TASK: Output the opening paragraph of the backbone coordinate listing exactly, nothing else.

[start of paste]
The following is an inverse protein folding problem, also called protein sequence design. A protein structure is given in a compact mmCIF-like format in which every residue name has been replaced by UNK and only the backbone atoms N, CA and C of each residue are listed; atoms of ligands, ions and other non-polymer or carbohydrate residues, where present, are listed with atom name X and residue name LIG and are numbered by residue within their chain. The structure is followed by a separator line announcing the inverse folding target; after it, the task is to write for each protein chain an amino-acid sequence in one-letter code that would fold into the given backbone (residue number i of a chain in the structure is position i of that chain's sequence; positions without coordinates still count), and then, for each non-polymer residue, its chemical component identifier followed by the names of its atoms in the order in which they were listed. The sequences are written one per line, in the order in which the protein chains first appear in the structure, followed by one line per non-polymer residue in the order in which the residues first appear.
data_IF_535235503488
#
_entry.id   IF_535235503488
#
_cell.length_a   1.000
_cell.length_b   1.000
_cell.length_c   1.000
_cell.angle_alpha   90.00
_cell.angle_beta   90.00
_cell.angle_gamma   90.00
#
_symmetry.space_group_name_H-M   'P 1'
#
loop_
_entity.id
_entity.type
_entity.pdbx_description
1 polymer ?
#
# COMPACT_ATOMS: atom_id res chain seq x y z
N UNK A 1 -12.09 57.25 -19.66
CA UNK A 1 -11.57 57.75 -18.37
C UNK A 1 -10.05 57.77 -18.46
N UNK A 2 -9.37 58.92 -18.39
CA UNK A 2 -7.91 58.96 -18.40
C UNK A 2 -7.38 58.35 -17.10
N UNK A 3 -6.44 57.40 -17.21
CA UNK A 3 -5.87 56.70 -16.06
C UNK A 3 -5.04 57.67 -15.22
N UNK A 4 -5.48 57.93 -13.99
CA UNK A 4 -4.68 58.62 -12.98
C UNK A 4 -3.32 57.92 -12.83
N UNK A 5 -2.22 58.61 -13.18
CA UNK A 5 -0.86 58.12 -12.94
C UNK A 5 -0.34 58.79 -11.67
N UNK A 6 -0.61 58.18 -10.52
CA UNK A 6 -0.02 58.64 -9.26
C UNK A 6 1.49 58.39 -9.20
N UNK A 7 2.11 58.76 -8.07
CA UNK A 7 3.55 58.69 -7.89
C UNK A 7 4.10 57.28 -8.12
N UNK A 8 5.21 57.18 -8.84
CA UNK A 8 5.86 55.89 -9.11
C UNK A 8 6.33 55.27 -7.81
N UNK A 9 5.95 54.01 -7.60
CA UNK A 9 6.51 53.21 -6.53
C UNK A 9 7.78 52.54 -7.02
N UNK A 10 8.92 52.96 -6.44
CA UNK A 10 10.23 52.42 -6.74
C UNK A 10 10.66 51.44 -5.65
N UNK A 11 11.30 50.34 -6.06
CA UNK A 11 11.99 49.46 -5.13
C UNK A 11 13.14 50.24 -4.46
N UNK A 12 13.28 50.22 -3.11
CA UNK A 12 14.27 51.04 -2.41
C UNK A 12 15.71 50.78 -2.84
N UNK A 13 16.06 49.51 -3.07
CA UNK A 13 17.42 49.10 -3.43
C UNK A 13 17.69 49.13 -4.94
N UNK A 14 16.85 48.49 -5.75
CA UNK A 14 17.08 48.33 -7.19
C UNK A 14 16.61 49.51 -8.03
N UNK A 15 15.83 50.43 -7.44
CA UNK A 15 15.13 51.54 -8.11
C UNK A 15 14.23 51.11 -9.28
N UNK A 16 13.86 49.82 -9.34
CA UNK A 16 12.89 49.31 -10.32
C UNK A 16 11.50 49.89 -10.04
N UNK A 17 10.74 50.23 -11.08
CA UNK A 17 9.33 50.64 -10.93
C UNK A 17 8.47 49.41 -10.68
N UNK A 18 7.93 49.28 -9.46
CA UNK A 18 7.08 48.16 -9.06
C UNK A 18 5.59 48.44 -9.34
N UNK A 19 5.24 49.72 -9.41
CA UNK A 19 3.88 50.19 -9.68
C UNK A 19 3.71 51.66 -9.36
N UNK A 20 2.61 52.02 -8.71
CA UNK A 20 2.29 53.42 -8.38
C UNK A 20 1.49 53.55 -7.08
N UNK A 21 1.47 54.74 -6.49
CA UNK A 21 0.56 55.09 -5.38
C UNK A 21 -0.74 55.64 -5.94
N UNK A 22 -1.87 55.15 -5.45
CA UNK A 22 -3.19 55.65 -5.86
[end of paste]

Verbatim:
The following is an inverse protein folding problem, also called protein sequence design. A protein structure is given in a compact mmCIF-like format in which every residue name has been replaced by UNK and only the backbone atoms N, CA and C of each residue are listed; atoms of ligands, ions and other non-polymer or carbohydrate residues, where present, are listed with atom name X and residue name LIG and are numbered by residue within their chain. The structure is followed by a separator line announcing the inverse folding target; after it, the task is to write for each protein chain an amino-acid sequence in one-letter code that would fold into the given backbone (residue number i of a chain in the structure is position i of that chain's sequence; positions without coordinates still count), and then, for each non-polymer residue, its chemical component identifier followed by the names of its atoms in the order in which they were listed. The sequences are written one per line, in the order in which the protein chains first appear in the structure, followed by one line per non-polymer residue in the order in which the residues first appear.